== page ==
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Nirsevimab delivers 83% reduction in RSV infant hospitalisations in a real-world clinical trial setting

HARMONIE study participant

New data from the HARMONIE clinical trial shows an 83% reduction in hospitalisations due to RSV-related lower respiratory tract diseases (LRTD) in infants under 12 months who receive a single dose of nirsevimab, when compared to those who receive no intervention.

The Hospitalised RSV Monoclonal Antibody Prevention (HARMONIE) study is a Europe-wide clinical trial which aims to determine the safety and efficacy of a single intramuscular dose of nirsevimab to treat illnesses caused by RSV (respiratory syncytial virus).

Data from the project, a collaboration between Sanofi, AstraZeneca and the National Institute of Health and Care Research, demonstrated that nirsevimab reduced the incidence of hospitalizations due to severe RSV-related LRTD (patients whose oxygen levels are under 90% and require oxygen supplementation) by 75%.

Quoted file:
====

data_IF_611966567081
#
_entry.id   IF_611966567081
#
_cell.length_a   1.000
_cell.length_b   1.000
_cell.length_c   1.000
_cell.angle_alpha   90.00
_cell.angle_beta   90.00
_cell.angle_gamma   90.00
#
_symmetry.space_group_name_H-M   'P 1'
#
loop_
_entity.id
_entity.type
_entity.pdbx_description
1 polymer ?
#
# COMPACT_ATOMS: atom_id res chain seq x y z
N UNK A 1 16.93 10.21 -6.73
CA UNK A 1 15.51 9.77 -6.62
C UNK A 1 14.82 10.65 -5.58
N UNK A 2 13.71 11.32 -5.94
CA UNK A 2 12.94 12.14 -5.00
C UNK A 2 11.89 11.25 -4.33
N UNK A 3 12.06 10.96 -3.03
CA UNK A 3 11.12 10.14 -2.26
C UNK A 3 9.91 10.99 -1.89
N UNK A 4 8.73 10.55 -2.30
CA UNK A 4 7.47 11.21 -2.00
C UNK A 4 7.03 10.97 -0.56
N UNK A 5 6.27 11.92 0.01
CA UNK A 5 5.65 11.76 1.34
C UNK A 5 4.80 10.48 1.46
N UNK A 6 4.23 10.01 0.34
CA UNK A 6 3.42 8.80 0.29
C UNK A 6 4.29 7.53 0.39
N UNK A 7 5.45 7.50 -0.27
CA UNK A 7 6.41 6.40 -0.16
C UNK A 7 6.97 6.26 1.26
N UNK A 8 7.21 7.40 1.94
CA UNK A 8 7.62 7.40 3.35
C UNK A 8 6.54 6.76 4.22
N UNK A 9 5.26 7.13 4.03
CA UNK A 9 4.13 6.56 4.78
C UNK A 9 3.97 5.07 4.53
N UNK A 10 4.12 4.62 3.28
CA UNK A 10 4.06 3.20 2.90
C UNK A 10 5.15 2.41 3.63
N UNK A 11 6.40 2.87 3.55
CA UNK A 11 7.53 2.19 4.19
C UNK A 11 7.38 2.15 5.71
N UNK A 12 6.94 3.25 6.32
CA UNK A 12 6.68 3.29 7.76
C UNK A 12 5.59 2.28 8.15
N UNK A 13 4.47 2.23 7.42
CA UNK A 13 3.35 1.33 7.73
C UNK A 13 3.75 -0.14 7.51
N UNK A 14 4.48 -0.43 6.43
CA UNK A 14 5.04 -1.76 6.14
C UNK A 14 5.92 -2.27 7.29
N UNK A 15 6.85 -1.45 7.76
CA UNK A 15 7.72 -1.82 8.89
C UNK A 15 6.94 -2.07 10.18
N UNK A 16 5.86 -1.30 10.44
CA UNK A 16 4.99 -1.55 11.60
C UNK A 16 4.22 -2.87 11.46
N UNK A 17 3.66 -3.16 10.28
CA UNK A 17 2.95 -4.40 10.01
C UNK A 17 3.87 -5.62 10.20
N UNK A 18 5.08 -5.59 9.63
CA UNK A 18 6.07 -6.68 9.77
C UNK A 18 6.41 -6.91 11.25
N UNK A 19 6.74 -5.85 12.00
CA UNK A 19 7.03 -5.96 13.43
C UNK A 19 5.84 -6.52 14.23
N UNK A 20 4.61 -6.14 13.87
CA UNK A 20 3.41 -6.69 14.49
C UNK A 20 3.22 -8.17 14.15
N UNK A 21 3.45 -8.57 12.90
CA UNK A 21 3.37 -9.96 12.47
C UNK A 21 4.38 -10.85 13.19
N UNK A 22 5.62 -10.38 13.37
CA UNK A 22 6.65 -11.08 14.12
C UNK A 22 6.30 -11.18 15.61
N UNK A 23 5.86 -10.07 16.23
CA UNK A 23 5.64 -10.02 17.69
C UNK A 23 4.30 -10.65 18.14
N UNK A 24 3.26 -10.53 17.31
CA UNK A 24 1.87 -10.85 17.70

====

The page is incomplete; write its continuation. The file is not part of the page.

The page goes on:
It also found a reduction of 58% in the occurrence of all-cause LRTD hospitalisations compared to infants who received no RSV intervention. Therefore, nirsevimab could relieve a large burden on healthcare systems should all infants receive it.

Dr Simon Drysdale, Consultant Paediatrician in Infectious Diseases at St. George’s University Hospital NHS Foundation Trust and Co-Chief Investigator of HARMONIE said:

“RSV-related chest infections lead to high numbers of infants under 12 months old being hospitalised every year. These data reinforce the potential public health benefit of nirsevimab in terms of helping to reduce the strain on hospitals caused each year by RSV.”

Throughout HARMONIE, nirsevimab maintained a favourable safety profile, consistent with the pivotal trial results.